The Architectural Animal: Part 6

Ethological Diagrams of influence. Left: J.von Uexkull’s umwelt diagram Right: Nikolass Tinbergen’s ethological diagram.

This week’s segment of the Architectural Animal continues our investigation of how to design WITH non-human companions. This post starts by reminding us of a few of the main questions (ethical, linguistic, practical) that we’ve touched upon in previous posts and sets the ground for the subsequent three weeks of posts which will showcase three individual projects demonstrating the type of work that we’ve been building up towards. We hope you enjoy the content and please take a minute to respond and enter into the conversation.

The Architectural Animal: Part 6

How to RESPOND to an Other.

This other can be an other person, a companion species, or a local ecosystem. Regardless, the same challenges exist. As we’ve seen in the previous section, the ability to adequately hear the other side of the conversation is one half of the challenge. The second half is then to speak back. The following three projects will build a case towards a common multi-species language. This is not a universalizing language but something more akin to a body language. Despite all of our individual and species specific traits it is possible to understand certain global factors that can be at least commonly accepted to have some significance across animal types.

Temple Grandin is a prominent researcher in the field of animal psychology, ethology and behavior and has completed several designs for ranching and animal processing facilities. She is one of few professionals actively working to design spaces with the well-being of animals in mind — and she is not an architect. Temple’s expertise lies mainly in animal psychology and her spaces are designed to help soothe an otherwise anxious animal on the way to processing. Her designs address an animal’s field of vision and physical position relative to other animals, along with peripheral objects that may excite them. The designs are often highly curvilinear to minimize peripheral vision and convey a sense to the herding livestock that they are in fact returning home and not to the slaughter.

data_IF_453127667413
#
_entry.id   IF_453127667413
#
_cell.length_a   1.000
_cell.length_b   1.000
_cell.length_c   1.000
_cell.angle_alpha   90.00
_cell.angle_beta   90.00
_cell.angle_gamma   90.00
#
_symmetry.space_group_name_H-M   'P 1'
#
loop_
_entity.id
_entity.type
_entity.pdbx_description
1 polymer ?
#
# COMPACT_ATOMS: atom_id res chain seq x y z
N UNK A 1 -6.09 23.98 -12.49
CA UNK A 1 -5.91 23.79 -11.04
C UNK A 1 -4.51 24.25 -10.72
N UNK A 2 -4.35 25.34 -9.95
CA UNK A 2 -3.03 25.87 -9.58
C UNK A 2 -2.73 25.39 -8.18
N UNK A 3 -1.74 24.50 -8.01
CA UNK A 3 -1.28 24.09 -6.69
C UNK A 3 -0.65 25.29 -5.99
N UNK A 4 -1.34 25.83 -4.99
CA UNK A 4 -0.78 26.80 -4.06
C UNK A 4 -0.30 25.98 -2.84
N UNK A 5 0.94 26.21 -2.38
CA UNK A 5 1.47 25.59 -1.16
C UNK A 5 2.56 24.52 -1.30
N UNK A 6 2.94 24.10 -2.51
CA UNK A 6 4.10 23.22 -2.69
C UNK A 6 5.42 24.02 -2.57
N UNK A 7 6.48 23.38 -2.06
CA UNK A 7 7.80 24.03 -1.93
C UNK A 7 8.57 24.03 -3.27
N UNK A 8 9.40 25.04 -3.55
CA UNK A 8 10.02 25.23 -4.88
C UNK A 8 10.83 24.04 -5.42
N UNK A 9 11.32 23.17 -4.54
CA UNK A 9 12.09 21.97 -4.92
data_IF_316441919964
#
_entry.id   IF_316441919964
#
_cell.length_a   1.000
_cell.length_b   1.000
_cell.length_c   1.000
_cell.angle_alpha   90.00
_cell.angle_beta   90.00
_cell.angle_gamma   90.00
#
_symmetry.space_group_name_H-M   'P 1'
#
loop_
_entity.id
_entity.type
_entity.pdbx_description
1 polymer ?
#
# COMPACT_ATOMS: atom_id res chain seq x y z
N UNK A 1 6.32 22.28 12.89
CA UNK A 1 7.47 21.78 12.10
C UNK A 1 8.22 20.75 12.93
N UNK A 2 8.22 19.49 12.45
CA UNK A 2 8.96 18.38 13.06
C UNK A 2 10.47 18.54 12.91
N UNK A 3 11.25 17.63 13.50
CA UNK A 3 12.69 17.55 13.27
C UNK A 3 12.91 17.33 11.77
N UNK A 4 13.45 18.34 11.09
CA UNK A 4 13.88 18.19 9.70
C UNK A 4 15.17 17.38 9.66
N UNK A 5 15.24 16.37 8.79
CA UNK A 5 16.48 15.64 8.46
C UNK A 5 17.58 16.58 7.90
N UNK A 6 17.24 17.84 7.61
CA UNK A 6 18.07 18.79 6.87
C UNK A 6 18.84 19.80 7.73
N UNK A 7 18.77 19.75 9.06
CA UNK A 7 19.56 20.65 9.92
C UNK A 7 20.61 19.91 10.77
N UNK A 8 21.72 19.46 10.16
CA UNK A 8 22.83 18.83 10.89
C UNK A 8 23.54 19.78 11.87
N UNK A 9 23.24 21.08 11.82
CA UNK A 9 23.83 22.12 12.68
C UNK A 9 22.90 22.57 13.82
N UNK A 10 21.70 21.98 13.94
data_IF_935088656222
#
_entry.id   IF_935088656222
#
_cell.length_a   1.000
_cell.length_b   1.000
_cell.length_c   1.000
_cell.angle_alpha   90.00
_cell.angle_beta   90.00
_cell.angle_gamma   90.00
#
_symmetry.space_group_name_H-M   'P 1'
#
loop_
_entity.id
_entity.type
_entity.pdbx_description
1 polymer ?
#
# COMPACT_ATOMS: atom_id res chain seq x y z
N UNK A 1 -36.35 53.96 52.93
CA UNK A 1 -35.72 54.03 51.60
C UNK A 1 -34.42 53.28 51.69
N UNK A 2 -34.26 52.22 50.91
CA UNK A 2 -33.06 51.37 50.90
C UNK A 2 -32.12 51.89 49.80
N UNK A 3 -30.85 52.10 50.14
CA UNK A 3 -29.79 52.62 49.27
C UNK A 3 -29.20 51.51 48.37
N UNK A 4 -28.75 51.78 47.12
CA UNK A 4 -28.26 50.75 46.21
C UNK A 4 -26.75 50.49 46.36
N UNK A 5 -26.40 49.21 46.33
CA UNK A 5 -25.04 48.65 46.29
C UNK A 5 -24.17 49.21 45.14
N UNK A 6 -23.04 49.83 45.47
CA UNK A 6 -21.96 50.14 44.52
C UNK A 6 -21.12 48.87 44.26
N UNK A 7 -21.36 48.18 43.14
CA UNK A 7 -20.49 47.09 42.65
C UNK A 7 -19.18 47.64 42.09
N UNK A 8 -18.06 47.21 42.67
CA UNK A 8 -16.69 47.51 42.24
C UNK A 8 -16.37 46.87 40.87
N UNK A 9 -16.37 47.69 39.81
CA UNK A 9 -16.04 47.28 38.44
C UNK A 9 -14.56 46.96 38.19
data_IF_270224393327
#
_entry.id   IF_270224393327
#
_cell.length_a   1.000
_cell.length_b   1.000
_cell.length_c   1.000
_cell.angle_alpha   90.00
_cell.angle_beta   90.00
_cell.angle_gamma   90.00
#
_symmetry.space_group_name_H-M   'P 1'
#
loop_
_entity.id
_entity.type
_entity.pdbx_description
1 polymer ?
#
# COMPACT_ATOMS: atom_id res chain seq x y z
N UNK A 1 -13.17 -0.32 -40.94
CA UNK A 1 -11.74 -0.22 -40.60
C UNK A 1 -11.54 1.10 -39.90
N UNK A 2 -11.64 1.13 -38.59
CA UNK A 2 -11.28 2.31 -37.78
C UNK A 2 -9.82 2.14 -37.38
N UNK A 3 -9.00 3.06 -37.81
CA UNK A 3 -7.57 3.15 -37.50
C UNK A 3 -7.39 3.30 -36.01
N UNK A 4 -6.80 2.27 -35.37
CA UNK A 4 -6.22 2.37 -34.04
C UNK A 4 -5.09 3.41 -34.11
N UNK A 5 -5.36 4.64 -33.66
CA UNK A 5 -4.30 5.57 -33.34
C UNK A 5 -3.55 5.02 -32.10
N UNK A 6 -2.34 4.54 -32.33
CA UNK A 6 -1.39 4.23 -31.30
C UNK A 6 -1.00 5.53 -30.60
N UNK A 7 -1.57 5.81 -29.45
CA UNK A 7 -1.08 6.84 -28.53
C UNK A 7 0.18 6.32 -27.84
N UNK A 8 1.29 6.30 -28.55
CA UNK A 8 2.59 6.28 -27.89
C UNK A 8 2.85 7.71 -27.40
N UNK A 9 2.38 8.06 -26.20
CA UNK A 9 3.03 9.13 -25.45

Image credit Temple Grandin


Image credit Temple Grandin

Animal Ethologists talk in general about internal and external factors of influence. The list of factors of influence (seen in both the of diagrams at the top of this post) for any animals or species can be actually if not practically infinite, especially if we account for the fact that any individual’s sensitivity to a given influence may change over time. The object is not to attempt to show how one variable can be constrained to produce effects in a given ecological or biological entity but rather how over-arching strategies and a general sensibility towards ecology can be developed and used for design methods. Three projects will show how this sensibility might be constructed through hyper site specificity, closing waste and feed-back loops and engaging an architecture of attraction.

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